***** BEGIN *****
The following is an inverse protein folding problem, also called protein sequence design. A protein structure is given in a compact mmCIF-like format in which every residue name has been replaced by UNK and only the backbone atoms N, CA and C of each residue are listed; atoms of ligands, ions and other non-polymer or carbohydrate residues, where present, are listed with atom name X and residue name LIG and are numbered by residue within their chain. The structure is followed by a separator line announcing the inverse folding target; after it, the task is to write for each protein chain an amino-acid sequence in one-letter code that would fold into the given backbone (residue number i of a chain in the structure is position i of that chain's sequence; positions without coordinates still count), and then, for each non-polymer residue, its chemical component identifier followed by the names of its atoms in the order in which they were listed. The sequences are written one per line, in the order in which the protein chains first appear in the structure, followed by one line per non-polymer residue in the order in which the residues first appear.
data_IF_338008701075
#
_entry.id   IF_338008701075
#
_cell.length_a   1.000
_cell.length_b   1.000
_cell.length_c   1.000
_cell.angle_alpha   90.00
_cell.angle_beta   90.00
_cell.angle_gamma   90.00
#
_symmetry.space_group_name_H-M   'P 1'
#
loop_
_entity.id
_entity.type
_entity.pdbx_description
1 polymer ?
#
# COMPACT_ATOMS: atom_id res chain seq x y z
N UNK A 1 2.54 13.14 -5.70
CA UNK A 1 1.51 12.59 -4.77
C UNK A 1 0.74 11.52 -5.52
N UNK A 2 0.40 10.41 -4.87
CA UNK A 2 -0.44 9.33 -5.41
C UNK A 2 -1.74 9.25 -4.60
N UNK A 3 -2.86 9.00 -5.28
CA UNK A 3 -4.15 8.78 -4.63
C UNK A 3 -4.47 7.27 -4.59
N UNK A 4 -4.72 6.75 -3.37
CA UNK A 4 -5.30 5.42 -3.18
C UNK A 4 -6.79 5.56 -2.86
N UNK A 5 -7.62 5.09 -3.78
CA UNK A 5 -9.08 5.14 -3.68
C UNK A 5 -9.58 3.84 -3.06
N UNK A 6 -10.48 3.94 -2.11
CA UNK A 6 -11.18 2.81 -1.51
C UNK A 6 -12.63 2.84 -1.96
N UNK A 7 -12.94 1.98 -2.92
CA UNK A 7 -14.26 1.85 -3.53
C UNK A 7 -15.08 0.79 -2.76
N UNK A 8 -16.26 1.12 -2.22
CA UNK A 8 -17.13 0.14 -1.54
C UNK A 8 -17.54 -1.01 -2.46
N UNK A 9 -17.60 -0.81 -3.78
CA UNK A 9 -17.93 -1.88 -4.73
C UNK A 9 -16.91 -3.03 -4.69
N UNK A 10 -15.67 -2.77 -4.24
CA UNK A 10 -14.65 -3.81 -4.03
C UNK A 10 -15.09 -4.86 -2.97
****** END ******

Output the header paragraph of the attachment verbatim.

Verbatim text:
The following is an inverse protein folding problem, also called protein sequence design. A protein structure is given in a compact mmCIF-like format in which every residue name has been replaced by UNK and only the backbone atoms N, CA and C of each residue are listed; atoms of ligands, ions and other non-polymer or carbohydrate residues, where present, are listed with atom name X and residue name LIG and are numbered by residue within their chain. The structure is followed by a separator line announcing the inverse folding target; after it, the task is to write for each protein chain an amino-acid sequence in one-letter code that would fold into the given backbone (residue number i of a chain in the structure is position i of that chain's sequence; positions without coordinates still count), and then, for each non-polymer residue, its chemical component identifier followed by the names of its atoms in the order in which they were listed. The sequences are written one per line, in the order in which the protein chains first appear in the structure, followed by one line per non-polymer residue in the order in which the residues first appear.